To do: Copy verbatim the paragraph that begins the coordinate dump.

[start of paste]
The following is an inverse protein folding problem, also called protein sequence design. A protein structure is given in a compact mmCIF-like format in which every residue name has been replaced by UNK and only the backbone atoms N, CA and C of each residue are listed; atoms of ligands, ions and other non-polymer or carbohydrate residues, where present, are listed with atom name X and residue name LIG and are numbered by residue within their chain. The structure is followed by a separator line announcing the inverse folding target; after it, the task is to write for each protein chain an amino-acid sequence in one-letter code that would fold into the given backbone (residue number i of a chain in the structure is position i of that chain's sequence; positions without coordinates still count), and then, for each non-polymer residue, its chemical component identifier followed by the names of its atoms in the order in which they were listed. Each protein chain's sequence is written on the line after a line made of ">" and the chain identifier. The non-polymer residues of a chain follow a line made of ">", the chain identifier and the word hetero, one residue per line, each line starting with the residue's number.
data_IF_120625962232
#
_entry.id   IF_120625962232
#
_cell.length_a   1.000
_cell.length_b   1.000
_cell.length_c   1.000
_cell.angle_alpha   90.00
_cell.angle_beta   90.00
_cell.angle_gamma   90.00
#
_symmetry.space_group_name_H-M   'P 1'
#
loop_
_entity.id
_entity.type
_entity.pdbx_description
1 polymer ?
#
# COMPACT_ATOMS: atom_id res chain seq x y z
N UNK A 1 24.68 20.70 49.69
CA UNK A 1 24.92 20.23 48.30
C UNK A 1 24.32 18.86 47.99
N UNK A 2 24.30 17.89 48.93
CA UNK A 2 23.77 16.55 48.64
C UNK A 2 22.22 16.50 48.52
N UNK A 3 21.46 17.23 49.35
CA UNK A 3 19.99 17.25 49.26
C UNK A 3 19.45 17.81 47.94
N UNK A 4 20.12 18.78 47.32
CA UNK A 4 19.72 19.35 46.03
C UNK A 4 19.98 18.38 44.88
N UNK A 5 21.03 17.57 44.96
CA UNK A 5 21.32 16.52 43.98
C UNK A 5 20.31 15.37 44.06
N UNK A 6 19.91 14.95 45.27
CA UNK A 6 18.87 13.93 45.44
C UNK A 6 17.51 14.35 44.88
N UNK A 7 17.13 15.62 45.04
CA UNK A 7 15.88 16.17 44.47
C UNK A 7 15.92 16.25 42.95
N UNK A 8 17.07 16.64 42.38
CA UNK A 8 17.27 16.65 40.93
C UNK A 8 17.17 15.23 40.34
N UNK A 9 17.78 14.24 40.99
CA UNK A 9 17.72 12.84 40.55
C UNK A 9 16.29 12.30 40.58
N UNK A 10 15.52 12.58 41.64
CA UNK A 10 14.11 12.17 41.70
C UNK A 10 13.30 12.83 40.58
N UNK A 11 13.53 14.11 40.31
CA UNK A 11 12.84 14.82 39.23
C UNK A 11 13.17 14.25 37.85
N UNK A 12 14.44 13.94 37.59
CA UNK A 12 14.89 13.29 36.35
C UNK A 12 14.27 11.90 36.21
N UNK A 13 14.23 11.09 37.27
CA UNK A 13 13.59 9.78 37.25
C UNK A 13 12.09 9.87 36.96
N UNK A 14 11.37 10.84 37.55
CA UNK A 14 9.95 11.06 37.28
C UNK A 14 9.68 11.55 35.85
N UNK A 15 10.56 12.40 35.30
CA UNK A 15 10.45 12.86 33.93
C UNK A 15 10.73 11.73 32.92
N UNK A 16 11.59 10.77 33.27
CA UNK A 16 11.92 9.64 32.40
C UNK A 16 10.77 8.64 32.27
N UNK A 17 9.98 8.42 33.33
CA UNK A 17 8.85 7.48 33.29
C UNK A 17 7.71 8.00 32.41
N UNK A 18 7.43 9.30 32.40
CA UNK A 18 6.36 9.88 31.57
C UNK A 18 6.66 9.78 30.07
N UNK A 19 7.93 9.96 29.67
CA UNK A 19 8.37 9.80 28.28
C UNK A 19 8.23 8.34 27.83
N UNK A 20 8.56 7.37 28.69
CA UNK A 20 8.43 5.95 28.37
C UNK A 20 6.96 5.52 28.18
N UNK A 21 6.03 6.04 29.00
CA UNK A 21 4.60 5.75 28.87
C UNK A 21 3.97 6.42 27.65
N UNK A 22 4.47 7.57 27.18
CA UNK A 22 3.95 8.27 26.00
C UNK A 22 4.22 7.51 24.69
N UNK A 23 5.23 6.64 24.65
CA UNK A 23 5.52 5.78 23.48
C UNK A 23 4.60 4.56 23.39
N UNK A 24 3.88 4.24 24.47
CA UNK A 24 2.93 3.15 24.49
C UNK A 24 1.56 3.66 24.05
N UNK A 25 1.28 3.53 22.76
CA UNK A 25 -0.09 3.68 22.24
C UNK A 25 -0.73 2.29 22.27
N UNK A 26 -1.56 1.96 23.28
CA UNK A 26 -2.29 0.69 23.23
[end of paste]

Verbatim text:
The following is an inverse protein folding problem, also called protein sequence design. A protein structure is given in a compact mmCIF-like format in which every residue name has been replaced by UNK and only the backbone atoms N, CA and C of each residue are listed; atoms of ligands, ions and other non-polymer or carbohydrate residues, where present, are listed with atom name X and residue name LIG and are numbered by residue within their chain. The structure is followed by a separator line announcing the inverse folding target; after it, the task is to write for each protein chain an amino-acid sequence in one-letter code that would fold into the given backbone (residue number i of a chain in the structure is position i of that chain's sequence; positions without coordinates still count), and then, for each non-polymer residue, its chemical component identifier followed by the names of its atoms in the order in which they were listed. Each protein chain's sequence is written on the line after a line made of ">" and the chain identifier. The non-polymer residues of a chain follow a line made of ">", the chain identifier and the word hetero, one residue per line, each line starting with the residue's number.